Background: The current international interest in well-being indicators among governmental agencies means that many quality of life scales are potential components of such national indicator sets. Measuring well-being in minority groups is complex and challenging. Scales are available that have been validated in specific parts of the population, such as older people. However, validation among combinations of minority groups, such as older adults of ethnic minority backgrounds, is lacking.
Findings: We pooled data from two surveys of older adults in Great Britain: one conducted among White British people, and one among four ethnic minority groups. Quality of life was measured by the Older People's Quality of Life (OPQOL); Control, Autonomy, Self-realisation, Pleasure (CASP-19); and World Health Organization Quality of Life scale for older people (WHOQOL-OLD). We found differences, some significant, between groups in terms of self-reported importance of various aspects of quality of life. A regression model of each total quality of life scale revealed greater unexplained variability in the White British group than the others. Principal components analysis within each ethnic group's data showed considerable differences in the correlation structures.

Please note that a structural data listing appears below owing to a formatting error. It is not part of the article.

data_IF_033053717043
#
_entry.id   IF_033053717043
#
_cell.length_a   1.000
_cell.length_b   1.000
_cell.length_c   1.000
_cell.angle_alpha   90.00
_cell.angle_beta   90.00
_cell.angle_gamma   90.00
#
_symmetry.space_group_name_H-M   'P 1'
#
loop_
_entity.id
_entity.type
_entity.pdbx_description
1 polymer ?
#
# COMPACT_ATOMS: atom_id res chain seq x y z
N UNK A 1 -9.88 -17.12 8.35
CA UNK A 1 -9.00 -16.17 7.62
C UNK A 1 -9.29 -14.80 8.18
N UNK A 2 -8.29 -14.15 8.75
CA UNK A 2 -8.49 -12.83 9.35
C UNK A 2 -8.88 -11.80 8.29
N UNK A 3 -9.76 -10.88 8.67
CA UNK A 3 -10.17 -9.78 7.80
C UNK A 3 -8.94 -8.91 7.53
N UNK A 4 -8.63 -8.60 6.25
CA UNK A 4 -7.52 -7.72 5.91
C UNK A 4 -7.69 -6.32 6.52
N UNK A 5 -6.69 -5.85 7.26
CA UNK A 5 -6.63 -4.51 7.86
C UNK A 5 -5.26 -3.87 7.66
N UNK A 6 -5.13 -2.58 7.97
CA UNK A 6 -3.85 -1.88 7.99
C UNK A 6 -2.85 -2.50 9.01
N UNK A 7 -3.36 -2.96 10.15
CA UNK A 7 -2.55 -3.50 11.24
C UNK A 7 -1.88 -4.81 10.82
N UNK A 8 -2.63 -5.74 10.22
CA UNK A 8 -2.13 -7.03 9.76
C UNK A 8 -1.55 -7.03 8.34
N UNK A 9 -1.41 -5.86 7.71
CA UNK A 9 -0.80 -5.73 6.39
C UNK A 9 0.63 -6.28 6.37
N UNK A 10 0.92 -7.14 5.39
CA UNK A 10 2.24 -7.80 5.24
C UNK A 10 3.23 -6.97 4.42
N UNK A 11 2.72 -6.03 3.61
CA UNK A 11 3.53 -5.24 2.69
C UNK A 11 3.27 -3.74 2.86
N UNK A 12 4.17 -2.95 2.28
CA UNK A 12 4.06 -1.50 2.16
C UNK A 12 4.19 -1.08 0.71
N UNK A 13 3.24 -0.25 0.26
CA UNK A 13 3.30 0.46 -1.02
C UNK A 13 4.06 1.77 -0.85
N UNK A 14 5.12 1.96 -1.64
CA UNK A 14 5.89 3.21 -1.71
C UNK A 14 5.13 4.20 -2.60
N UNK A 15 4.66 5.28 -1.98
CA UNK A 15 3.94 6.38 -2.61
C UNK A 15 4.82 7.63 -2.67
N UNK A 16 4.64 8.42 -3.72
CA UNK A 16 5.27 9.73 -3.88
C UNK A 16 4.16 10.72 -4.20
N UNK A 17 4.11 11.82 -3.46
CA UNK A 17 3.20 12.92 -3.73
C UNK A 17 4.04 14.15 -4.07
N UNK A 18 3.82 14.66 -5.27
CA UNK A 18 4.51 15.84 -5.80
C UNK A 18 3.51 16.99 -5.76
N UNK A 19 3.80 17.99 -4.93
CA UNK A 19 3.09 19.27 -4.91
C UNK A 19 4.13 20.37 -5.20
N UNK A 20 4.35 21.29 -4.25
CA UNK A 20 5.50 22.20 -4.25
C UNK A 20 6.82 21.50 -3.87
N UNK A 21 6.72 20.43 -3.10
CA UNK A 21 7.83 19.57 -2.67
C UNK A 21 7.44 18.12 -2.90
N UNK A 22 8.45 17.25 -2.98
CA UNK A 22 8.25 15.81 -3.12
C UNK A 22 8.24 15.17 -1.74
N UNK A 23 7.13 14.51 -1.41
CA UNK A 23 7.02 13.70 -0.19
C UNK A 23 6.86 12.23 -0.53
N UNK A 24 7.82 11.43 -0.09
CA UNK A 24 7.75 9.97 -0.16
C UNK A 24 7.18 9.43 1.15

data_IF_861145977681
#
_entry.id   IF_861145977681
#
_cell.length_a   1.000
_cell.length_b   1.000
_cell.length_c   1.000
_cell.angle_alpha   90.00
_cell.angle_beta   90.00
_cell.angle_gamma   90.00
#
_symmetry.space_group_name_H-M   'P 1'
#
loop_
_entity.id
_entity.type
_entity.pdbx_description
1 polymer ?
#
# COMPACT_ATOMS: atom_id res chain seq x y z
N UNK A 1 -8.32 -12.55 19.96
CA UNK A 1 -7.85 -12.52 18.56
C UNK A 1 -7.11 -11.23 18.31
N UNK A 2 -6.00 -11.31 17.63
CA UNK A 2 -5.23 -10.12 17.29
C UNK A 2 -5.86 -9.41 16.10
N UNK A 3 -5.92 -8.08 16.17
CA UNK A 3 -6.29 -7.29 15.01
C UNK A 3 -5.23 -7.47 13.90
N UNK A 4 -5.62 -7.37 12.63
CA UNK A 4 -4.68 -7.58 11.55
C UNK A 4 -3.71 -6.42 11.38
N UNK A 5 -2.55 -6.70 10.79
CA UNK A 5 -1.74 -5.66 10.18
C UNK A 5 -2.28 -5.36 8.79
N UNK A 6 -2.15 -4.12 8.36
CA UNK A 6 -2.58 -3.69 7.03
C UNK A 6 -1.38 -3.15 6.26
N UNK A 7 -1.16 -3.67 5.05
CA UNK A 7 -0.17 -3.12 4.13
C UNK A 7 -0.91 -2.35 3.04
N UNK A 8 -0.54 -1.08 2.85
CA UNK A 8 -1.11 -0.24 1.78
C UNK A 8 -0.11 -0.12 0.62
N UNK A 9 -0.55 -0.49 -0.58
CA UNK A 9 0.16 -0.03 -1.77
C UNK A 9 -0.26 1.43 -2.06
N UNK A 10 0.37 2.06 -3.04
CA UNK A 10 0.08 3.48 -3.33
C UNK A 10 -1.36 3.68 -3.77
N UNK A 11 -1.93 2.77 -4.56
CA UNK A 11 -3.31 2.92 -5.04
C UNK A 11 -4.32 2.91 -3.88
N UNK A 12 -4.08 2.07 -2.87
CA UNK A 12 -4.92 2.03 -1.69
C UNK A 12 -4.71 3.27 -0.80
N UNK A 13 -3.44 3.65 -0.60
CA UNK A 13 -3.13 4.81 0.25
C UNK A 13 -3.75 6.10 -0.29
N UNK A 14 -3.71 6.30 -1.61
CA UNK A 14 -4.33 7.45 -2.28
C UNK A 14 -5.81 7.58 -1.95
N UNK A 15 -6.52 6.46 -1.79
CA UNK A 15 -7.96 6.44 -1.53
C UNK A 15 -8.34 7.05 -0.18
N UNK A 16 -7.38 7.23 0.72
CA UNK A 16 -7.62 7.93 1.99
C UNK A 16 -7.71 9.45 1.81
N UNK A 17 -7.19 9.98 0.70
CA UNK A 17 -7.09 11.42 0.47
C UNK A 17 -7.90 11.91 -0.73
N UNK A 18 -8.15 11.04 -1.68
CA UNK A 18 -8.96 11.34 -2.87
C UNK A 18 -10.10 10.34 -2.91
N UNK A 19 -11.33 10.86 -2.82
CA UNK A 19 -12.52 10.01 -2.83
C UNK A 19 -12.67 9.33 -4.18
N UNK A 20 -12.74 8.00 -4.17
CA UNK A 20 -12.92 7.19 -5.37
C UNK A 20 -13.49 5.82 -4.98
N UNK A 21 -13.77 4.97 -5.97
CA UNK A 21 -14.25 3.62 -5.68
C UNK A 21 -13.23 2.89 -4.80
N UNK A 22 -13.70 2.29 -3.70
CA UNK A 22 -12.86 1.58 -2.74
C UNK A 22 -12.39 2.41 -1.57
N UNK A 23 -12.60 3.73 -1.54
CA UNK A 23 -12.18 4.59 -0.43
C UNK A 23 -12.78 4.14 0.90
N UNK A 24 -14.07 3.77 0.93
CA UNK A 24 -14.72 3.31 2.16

Conclusions: There are differences between ethnic groups that are consistent across the three scales and are not explained by a battery of predictor variables. If scales such as these are used to compare quality of life between ethnic groups, or equivalently between geographical regions, the different results in each group are liable to bias any comparison which could lead to inequitable policy decisions.